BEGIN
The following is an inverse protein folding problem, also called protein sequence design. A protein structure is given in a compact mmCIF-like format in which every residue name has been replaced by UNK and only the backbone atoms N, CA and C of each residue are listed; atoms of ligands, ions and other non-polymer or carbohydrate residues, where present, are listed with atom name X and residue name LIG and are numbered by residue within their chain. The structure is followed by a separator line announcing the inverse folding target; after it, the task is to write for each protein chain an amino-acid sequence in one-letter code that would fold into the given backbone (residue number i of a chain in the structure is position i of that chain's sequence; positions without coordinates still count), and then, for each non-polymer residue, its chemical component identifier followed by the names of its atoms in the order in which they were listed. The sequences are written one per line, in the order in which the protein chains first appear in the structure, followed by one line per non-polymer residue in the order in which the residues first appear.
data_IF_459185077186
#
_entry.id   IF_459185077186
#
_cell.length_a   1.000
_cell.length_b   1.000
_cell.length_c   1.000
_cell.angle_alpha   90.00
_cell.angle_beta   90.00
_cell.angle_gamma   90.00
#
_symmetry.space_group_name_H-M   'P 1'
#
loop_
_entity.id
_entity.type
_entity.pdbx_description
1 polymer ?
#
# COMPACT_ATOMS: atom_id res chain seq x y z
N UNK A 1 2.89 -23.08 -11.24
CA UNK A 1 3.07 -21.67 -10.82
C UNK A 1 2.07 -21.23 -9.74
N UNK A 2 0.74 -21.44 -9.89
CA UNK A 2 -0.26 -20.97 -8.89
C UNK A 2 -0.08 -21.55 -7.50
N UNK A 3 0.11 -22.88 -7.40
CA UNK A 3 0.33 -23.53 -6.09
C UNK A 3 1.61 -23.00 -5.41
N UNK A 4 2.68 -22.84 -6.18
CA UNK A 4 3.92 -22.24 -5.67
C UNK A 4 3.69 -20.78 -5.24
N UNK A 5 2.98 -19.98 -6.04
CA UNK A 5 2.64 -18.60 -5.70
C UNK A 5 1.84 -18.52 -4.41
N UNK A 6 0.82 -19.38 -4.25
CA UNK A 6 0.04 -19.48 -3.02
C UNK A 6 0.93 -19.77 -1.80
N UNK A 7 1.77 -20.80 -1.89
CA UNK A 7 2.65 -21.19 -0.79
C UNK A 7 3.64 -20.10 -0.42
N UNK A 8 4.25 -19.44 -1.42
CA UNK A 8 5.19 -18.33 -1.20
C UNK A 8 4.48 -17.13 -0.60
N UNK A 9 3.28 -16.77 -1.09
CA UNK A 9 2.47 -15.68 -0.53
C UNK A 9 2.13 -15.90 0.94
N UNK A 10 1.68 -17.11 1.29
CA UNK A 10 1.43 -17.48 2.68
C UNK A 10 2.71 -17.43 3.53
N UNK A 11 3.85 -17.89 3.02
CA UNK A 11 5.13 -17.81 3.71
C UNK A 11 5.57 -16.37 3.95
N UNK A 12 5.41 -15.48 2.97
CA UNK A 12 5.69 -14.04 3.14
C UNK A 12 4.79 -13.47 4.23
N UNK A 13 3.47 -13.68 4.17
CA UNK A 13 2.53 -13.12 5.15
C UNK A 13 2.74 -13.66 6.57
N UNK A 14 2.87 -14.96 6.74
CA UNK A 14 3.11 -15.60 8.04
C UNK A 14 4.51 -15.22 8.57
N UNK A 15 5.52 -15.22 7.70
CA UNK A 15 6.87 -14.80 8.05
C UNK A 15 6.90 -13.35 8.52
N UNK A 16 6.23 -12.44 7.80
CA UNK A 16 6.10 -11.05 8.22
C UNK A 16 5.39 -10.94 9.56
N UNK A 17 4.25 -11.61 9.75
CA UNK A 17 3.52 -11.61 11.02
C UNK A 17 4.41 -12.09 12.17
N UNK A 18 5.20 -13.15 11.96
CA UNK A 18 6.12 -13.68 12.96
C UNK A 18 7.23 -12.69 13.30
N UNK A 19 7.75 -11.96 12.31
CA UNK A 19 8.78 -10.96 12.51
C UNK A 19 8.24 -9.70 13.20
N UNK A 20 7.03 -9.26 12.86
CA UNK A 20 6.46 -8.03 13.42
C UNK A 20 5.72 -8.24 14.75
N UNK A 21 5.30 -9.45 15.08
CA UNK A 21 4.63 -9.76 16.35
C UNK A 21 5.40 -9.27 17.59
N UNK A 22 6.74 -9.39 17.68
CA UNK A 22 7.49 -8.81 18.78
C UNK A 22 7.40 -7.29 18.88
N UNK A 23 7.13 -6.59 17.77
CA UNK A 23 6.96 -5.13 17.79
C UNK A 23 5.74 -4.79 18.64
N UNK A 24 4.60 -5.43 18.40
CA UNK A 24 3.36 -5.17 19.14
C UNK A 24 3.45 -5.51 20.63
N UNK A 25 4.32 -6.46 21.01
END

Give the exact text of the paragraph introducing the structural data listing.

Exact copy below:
The following is an inverse protein folding problem, also called protein sequence design. A protein structure is given in a compact mmCIF-like format in which every residue name has been replaced by UNK and only the backbone atoms N, CA and C of each residue are listed; atoms of ligands, ions and other non-polymer or carbohydrate residues, where present, are listed with atom name X and residue name LIG and are numbered by residue within their chain. The structure is followed by a separator line announcing the inverse folding target; after it, the task is to write for each protein chain an amino-acid sequence in one-letter code that would fold into the given backbone (residue number i of a chain in the structure is position i of that chain's sequence; positions without coordinates still count), and then, for each non-polymer residue, its chemical component identifier followed by the names of its atoms in the order in which they were listed. The sequences are written one per line, in the order in which the protein chains first appear in the structure, followed by one line per non-polymer residue in the order in which the residues first appear.